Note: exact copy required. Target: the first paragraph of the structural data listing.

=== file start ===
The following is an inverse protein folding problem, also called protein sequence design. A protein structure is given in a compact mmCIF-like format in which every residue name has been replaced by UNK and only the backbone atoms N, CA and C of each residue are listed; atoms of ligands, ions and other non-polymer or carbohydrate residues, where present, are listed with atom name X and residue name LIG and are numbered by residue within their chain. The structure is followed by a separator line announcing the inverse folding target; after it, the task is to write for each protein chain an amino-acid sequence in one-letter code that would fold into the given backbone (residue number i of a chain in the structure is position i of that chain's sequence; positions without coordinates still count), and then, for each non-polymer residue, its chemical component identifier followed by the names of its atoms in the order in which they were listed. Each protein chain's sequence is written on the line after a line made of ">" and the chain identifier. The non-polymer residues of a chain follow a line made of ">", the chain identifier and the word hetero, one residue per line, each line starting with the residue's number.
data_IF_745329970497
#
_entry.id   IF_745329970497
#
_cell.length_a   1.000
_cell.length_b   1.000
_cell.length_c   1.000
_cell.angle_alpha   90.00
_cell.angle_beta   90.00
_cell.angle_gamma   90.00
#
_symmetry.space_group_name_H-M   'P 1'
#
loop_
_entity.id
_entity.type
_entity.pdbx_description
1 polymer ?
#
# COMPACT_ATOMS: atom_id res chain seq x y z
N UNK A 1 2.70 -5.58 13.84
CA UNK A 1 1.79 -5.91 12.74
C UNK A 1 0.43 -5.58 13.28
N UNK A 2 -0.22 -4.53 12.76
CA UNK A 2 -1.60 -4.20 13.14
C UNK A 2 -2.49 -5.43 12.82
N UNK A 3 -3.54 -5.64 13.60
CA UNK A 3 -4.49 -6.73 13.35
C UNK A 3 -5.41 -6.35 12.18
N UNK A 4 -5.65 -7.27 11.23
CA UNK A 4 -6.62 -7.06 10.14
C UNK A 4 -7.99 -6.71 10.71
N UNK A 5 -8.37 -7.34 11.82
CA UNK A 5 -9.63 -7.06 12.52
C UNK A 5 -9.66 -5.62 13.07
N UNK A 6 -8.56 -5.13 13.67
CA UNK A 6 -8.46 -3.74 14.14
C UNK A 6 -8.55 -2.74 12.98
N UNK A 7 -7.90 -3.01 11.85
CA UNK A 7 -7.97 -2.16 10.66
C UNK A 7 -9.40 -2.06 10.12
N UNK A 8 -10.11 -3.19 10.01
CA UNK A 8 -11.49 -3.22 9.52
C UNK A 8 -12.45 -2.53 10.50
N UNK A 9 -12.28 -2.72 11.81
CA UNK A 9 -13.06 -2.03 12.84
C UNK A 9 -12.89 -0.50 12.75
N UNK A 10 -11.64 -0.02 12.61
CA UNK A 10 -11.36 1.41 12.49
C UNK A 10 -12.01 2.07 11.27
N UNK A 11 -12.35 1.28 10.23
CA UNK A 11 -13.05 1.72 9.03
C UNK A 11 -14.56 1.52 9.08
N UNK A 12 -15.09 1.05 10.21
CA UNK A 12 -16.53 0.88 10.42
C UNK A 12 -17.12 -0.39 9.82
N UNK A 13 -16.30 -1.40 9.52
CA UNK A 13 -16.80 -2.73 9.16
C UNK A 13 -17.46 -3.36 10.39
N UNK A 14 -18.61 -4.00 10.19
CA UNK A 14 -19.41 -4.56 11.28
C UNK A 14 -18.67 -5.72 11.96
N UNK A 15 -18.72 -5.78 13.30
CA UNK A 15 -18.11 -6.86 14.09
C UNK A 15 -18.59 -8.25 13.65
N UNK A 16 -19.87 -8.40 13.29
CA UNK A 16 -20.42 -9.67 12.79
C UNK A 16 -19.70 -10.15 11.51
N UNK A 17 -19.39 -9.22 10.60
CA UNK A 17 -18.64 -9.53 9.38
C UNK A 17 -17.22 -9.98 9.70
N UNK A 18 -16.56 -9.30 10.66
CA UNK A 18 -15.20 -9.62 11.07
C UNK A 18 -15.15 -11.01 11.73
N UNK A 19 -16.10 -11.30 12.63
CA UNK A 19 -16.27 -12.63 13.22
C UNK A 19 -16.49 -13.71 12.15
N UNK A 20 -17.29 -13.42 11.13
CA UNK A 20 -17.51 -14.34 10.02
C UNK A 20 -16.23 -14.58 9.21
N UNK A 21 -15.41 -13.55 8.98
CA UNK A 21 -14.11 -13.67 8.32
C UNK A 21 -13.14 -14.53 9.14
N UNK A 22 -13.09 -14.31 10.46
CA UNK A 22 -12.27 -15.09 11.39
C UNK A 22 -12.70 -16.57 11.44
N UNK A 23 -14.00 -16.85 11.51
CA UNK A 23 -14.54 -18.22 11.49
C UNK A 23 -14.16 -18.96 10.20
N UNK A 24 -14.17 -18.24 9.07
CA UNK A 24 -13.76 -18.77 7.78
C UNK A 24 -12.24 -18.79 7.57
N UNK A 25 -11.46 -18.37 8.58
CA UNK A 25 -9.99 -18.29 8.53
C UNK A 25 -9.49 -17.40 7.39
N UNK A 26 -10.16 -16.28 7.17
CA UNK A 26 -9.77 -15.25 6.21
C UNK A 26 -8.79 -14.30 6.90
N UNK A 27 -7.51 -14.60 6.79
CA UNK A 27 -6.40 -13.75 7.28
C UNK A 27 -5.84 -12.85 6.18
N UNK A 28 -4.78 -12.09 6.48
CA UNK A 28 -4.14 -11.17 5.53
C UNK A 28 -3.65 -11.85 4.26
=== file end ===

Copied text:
The following is an inverse protein folding problem, also called protein sequence design. A protein structure is given in a compact mmCIF-like format in which every residue name has been replaced by UNK and only the backbone atoms N, CA and C of each residue are listed; atoms of ligands, ions and other non-polymer or carbohydrate residues, where present, are listed with atom name X and residue name LIG and are numbered by residue within their chain. The structure is followed by a separator line announcing the inverse folding target; after it, the task is to write for each protein chain an amino-acid sequence in one-letter code that would fold into the given backbone (residue number i of a chain in the structure is position i of that chain's sequence; positions without coordinates still count), and then, for each non-polymer residue, its chemical component identifier followed by the names of its atoms in the order in which they were listed. Each protein chain's sequence is written on the line after a line made of ">" and the chain identifier. The non-polymer residues of a chain follow a line made of ">", the chain identifier and the word hetero, one residue per line, each line starting with the residue's number.